The Guardian is attempting to convince readers that its columnists - those heroic truth-to-power-speakers – are, unlike writers for any other national paper, continually besieged by an ungrateful rabble, and that an alleged avalanche of sexist, racist readers’ comments proves how righteous and heroic said columnists are in their truth-to-power speaking. Amid this tale of adversity and woe, we find the following, by columnist Jessica Valenti:
Imagine going to work every day and walking through a gauntlet of 100 people saying “You’re stupid,” “You’re terrible,” “You suck,” “I can’t believe you get paid for this.” It’s a terrible way to go to work.
As many readers will know, Ms Valenti is famed for her ability to mouth mutually dissonant ideas on a regular basis, thus attracting the mockery that so offends her, and while construing double standards as the pinnacle of righteousness. As, for instance, when invading the privacy of a random male commuter on the Tube by snooping at the contents of his phone, apparently at length, and then condemning his “passive sexism.” Apparently Ms Valenti’s fellow passenger wasn’t reading enough tweets by women and was therefore to be denounced in the pages of a national newspaper. Ms Valenti went on to assert, via Twitter, that on the Tube women have “no expectation of privacy” because they’re seen as “public property.” Unlike male passengers who find themselves sitting next to a nosey Guardian columnist who’s desperate for something to bitch about in the name of feminism.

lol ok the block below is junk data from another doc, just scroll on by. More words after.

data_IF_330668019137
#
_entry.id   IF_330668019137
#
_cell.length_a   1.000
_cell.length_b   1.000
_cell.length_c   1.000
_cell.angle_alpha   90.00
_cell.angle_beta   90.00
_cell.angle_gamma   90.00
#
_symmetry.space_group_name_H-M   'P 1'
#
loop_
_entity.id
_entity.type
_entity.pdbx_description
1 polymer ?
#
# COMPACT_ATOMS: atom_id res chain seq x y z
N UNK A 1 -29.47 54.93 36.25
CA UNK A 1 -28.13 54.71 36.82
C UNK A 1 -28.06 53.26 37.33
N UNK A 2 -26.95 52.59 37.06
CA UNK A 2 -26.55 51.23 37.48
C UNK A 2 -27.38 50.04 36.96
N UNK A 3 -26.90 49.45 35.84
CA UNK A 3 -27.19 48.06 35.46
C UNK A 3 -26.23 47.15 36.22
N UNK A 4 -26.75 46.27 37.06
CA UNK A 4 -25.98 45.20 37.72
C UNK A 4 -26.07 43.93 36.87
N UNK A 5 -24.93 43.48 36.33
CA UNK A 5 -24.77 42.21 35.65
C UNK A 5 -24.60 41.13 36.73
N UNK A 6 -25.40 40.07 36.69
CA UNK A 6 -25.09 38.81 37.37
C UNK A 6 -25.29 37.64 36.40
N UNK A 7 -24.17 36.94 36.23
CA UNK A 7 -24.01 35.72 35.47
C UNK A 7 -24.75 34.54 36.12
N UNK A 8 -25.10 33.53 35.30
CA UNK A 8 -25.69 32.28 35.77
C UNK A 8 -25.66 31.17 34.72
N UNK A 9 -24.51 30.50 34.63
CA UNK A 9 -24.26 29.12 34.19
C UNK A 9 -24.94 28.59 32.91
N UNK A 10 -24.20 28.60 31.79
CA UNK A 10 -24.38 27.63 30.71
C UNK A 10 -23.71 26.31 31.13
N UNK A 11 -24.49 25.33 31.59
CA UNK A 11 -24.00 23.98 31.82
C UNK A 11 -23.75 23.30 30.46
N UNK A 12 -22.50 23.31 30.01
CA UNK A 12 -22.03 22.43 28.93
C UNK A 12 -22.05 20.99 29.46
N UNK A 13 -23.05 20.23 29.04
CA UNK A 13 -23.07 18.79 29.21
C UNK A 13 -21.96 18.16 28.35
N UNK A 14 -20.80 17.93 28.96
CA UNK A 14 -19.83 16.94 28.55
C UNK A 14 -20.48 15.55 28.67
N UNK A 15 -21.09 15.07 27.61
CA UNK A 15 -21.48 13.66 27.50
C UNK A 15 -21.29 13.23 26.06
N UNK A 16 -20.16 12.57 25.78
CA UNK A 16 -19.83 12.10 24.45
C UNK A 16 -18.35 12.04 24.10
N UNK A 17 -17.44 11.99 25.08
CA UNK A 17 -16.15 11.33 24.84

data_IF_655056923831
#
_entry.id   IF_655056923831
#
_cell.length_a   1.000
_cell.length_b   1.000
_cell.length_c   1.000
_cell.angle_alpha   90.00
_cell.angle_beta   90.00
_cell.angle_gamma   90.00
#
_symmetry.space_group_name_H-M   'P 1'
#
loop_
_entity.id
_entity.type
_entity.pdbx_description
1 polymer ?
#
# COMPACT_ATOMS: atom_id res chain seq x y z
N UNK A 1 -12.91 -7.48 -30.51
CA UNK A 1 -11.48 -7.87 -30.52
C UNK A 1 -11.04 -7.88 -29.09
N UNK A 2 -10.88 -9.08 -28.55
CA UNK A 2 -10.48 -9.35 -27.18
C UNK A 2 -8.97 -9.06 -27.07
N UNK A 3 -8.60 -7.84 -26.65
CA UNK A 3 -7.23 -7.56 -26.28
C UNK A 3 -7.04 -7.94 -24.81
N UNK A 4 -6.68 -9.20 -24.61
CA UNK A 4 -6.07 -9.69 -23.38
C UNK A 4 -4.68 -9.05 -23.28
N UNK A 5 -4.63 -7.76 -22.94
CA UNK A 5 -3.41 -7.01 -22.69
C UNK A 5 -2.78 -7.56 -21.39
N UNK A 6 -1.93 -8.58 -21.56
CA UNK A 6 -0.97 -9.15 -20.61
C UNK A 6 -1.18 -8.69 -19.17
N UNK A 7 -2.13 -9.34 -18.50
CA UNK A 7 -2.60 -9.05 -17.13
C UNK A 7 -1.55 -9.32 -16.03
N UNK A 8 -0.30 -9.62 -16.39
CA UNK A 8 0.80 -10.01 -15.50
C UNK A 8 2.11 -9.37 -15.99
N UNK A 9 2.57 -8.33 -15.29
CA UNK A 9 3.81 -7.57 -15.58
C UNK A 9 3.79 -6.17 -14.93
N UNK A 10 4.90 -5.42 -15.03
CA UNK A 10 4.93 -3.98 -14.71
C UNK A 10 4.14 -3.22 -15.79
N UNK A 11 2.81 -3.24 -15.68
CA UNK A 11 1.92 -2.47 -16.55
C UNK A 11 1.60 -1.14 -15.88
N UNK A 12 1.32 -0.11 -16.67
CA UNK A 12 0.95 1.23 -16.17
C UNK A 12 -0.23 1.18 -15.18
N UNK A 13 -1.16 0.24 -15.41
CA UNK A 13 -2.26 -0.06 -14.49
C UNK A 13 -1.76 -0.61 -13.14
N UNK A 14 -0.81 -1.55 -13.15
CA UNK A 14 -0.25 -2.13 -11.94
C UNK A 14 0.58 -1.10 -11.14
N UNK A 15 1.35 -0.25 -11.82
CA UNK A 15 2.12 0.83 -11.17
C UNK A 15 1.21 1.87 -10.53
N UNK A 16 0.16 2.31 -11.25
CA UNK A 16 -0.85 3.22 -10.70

And this is the same Jessica Valenti who insists that feminists such as herself “absolutely, without a doubt, do not hate men,” before dismissing even the concept of misandry, which she frames in scare quotes, and adding, immediately, “but so what if we did?” And Ms Valenti says this while sharing photos of herself exulting in the sorrows of male readers, and while urging her fellow feminists to buy fashion items that depict men being stabbed for the sin of being romantic. And of course while complaining that some of her readers don’t find her sufficiently gifted and coherent as a cultural commentator.